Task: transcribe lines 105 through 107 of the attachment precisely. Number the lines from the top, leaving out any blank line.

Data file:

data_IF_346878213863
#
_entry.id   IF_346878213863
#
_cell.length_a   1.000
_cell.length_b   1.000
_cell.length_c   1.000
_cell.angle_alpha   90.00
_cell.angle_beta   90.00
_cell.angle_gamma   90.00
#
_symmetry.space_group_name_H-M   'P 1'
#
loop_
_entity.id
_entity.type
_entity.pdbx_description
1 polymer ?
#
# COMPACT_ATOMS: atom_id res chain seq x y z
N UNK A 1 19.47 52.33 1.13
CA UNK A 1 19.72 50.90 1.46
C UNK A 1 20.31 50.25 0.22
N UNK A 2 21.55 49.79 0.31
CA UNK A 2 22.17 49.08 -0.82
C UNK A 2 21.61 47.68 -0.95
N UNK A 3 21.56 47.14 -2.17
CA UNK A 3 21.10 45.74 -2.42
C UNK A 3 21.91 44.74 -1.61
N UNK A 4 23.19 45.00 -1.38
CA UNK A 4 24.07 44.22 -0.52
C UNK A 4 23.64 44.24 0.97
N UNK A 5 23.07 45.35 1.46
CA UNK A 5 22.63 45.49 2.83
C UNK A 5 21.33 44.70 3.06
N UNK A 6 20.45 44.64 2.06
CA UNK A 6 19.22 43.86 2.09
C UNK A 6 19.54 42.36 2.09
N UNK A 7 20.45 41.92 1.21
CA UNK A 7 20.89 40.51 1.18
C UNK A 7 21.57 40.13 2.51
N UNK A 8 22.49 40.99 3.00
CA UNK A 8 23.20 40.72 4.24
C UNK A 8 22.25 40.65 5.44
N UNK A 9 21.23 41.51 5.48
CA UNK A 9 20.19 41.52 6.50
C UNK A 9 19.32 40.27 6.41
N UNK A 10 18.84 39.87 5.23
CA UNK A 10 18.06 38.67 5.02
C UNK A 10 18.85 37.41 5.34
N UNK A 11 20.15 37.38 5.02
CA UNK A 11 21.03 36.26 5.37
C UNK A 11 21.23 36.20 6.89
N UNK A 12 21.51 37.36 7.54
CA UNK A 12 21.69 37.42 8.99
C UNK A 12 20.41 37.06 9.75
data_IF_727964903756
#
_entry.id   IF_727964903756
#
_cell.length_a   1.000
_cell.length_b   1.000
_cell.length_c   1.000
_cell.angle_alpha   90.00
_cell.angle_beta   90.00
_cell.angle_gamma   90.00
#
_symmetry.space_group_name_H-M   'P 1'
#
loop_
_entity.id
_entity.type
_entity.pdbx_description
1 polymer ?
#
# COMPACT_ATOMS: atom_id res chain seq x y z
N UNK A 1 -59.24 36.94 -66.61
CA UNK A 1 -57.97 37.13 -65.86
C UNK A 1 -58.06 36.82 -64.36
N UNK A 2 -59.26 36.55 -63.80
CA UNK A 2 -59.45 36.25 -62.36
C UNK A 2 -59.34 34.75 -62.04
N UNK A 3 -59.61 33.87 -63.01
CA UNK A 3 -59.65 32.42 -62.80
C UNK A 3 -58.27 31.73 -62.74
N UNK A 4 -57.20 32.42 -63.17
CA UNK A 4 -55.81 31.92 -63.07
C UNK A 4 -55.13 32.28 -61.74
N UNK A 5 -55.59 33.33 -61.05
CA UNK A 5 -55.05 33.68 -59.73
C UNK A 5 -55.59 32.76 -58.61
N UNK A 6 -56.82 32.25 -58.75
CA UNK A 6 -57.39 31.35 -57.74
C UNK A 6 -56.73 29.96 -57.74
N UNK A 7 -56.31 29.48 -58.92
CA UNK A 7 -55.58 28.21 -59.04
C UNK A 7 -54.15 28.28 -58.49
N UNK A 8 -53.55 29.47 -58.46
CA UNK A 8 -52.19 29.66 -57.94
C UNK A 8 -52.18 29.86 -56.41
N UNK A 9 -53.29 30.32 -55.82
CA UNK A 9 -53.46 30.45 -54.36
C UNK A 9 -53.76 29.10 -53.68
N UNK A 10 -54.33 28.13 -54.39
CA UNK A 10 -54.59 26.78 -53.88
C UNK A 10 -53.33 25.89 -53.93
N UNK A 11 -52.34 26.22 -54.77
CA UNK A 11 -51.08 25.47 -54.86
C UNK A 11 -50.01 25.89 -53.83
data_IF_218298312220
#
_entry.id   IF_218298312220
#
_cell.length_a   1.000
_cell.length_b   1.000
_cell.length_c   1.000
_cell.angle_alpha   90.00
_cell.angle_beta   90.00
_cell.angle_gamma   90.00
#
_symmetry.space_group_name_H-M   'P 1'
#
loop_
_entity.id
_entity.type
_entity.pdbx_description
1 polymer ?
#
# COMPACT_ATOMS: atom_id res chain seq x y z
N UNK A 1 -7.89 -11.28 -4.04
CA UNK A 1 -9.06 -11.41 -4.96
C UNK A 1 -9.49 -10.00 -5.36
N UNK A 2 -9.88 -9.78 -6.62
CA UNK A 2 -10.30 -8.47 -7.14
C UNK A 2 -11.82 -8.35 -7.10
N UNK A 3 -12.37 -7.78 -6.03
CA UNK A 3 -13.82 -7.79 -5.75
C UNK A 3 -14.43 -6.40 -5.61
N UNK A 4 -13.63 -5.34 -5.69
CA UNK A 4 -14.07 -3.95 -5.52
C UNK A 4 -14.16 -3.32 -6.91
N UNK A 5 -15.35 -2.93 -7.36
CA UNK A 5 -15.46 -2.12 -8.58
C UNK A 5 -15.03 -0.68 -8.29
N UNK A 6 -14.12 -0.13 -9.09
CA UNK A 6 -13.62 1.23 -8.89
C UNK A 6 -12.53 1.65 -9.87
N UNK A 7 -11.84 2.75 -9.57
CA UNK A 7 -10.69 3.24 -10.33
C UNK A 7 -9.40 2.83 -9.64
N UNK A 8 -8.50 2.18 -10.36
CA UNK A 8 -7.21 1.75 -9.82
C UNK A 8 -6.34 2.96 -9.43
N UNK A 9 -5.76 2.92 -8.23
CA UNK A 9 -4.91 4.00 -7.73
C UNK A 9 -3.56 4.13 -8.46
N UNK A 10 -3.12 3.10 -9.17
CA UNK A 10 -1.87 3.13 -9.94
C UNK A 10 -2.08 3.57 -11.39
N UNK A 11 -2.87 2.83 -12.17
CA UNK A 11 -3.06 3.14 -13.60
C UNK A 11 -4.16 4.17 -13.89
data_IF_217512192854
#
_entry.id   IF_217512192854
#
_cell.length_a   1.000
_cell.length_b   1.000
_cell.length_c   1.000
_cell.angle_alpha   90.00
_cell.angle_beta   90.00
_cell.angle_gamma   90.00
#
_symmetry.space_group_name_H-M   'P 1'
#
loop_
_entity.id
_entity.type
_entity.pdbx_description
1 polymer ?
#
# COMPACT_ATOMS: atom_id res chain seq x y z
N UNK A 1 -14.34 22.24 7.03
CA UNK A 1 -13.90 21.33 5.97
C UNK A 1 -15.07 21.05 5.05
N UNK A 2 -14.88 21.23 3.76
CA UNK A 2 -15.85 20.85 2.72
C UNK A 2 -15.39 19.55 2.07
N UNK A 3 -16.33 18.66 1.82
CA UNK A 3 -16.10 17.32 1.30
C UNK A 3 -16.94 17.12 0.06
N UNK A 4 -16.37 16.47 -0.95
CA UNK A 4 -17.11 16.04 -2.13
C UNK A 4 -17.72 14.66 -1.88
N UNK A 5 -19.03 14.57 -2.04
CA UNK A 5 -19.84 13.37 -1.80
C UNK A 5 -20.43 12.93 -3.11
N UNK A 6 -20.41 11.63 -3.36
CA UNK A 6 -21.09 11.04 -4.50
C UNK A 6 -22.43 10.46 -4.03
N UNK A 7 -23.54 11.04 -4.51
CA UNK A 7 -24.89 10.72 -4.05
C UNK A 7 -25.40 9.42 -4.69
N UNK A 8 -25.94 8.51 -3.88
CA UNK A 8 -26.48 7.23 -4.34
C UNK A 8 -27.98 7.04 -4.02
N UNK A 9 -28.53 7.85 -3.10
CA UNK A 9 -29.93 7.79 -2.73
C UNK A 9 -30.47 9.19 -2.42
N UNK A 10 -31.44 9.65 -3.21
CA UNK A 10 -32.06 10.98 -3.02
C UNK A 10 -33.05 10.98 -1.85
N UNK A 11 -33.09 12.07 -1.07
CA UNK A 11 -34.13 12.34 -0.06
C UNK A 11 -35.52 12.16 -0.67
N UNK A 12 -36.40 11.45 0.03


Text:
CA UNK A 10 -54.59 26.78 -53.88
C UNK A 10 -53.33 25.89 -53.93
N UNK A 11 -52.34 26.22 -54.77